Fernie Molina, the first patient to get the KAMRA inlay at Tooma’s clinic, had undergone LASIK surgery to correct nearsightedness, but he got tired of trying to remember his reading glasses while working as a transmission technician in Palmdale, Calif., to correct his farsightedness. When he heard the FDA was slated to approve the KAMRA inlay, he signed up for the procedure right away.
“No pain at all— you just come in, and it’s nothing,” Molina, 52, told FoxNews.com of the KAMRA inlay, which he got about three months ago. “My life is great now: I can read, I can see up close, I don’t even wear my [reading] glasses anymore.”
Near vision usually doesn’t immediately improve with the KAMRA inlay, as with successful LASIK surgeries, but it does so gradually over two to four weeks following placement.
A common side effect of the procedure is dry eyes, and about 6 percent of patients will still need glasses for reading in low light after getting the procedure. Molina and Rhinehart said they’re taking eye drops two to three times a day for dry eyes.
An estimated 1 to 2 percent of patients have the procedure reversed due to lack of success or discomfort, said Christopher J. Quinn, O.D., vice president of the American Optometrist Association, and president of Omni Eye Services, which has offices in New Jersey and New York.
“Anytime you do a surgery on the eye, there’s risk,” Quinn, who has referred patients to ophthalmologists for the procedure, but was not involved in the research or development of the KAMRA inlay, told FoxNews.com. “There can be inflammation or infection, and that’s part and parcel with almost any technology. Of course, wearing a contact lens also carries a risk of develop an infection.”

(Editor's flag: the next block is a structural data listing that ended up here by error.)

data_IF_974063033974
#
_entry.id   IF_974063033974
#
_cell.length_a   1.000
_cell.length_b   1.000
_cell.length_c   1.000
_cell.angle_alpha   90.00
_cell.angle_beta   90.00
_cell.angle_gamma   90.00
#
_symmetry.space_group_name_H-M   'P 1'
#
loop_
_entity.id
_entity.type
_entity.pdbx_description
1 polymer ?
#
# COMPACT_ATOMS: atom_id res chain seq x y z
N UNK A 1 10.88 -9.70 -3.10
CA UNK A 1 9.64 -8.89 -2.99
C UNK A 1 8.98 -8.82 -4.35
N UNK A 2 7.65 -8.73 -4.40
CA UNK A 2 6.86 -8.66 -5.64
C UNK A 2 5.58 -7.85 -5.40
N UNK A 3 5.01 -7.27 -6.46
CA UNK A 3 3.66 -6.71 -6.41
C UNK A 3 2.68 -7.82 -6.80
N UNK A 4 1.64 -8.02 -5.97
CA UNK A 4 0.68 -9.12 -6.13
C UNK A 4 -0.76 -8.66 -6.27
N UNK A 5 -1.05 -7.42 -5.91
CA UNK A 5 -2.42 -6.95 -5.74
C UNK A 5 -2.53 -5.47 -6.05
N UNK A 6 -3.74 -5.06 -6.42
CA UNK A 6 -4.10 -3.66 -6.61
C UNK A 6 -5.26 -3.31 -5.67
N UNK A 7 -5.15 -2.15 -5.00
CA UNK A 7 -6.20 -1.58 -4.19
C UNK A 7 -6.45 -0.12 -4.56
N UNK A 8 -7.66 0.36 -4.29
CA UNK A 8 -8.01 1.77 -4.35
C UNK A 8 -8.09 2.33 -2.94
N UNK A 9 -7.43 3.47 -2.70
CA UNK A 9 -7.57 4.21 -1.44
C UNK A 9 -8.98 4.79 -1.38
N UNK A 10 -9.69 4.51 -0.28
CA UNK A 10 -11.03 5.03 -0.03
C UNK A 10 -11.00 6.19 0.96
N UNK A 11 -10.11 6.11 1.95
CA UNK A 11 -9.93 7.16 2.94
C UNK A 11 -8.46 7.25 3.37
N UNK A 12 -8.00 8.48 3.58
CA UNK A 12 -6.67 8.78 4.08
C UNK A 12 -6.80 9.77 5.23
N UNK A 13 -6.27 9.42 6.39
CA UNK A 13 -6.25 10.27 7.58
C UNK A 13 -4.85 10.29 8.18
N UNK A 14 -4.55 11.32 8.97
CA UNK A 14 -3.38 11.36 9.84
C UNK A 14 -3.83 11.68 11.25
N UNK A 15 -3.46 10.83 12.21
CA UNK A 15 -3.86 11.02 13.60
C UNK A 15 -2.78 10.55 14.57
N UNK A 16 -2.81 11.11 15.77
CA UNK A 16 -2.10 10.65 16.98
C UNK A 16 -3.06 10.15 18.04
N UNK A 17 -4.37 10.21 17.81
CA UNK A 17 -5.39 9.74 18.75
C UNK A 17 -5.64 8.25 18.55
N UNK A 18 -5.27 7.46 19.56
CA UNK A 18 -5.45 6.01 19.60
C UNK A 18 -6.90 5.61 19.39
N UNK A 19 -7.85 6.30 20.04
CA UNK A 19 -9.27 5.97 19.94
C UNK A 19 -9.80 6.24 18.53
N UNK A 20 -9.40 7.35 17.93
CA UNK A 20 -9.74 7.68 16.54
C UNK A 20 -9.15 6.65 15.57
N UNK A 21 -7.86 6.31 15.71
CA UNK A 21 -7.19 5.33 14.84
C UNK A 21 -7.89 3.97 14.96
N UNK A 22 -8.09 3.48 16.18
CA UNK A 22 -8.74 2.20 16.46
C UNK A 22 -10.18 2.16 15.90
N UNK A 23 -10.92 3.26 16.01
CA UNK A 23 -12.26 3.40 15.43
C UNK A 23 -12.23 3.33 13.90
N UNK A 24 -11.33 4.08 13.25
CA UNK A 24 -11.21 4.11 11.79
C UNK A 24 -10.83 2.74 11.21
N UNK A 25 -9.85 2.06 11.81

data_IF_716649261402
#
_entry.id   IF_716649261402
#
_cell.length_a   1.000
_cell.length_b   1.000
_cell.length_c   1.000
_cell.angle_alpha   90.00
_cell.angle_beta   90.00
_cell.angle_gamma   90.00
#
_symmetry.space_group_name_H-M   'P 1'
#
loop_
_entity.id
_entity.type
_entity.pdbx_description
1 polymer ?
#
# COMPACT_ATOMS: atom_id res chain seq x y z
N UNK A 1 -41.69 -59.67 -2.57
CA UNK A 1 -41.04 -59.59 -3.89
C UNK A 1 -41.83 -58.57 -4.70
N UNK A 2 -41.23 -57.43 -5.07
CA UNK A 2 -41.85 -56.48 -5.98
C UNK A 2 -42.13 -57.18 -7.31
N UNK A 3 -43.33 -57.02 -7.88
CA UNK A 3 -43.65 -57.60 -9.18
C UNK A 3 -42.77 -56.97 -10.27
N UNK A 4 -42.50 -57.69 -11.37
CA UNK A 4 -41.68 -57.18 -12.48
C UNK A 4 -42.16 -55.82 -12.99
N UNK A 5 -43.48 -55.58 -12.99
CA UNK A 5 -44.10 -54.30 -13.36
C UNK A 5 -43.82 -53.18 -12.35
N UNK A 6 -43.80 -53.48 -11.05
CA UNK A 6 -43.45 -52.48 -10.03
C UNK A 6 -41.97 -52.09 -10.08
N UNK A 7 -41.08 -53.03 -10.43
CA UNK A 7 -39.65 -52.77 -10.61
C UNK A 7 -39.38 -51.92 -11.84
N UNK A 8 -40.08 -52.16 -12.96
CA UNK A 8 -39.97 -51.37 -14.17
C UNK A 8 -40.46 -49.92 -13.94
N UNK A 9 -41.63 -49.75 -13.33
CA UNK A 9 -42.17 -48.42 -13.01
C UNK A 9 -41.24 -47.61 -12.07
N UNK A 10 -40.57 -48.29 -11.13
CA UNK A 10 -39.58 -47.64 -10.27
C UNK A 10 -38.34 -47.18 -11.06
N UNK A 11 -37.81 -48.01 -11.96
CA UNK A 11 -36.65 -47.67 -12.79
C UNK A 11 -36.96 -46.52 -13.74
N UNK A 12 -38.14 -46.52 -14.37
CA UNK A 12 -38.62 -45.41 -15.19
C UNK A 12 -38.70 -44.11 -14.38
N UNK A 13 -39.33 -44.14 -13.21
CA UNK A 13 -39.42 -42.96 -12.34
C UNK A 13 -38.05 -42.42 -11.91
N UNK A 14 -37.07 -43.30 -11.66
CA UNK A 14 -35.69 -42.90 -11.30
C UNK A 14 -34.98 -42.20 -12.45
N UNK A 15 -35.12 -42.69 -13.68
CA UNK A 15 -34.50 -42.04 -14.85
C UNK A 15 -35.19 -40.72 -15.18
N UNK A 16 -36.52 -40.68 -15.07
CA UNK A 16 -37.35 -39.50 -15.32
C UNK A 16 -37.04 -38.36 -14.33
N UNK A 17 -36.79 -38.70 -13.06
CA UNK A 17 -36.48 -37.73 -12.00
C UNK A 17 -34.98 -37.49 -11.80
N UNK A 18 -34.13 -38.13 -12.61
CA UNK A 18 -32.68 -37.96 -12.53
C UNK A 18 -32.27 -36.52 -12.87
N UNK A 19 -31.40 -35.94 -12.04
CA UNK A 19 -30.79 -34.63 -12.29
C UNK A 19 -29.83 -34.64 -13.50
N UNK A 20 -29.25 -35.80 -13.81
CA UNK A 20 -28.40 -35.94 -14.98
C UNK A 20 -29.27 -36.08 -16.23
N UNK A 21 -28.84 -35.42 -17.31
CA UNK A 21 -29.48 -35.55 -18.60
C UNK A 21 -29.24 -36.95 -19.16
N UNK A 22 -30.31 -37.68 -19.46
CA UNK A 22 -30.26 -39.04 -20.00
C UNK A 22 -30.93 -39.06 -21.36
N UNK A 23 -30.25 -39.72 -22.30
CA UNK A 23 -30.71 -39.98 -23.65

The beauty with the KAMRA inlay is that “if something does happen, it can be removed and the patient is right back to where they were preoperatively,” Nicholas Tarantino, O.D., chief clinical and regulatory officer of AcuFocus, the Irvine, Calif.-based company that manufactures the KAMRA inlay, told FoxNews.com.
Being able to reverse the procedure is another feature that makes the KAMRA inlay different from LASIK surgery, which involves permanent tissue removal to reshape the cornea, improving how the eye focuses light rays into its retina. Inputting the KAMRA inlay does not require remolding the cornea, but rather it places the removable inlay within a pocket that’s sealed by a 50-micron epithelium from the outside that can be easily reopened.
The KAMRA inlay procedure isn’t covered by most insurance plans, and ophthalmologists typically charge about $4,000 to $5,000 for the inlay, depending on the region of the U.S., Tarantino said.
An estimated 122 million Americans and 2.1 billion people worldwide will suffer from presbyopia within the next few years.
“It affects everybody— it’s an aging thing,” Tooma said. “It’s not a disease that happens to some people and not others. But 100 percent of the population, sometime in their 40s, will need reading glasses.”
“There’s nothing as good as what our creator has done,” Tooma added, “[but] this comes close— we try to fool Mother Nature … same thing as if you have an artificial knee and hip. A face-lift is never as good as 30-year-old’s face. It is a procedure that works beautifully and we’re ecstatic with it, but it’s not as good as a 20-year-old eye, but it does reverse the clock.”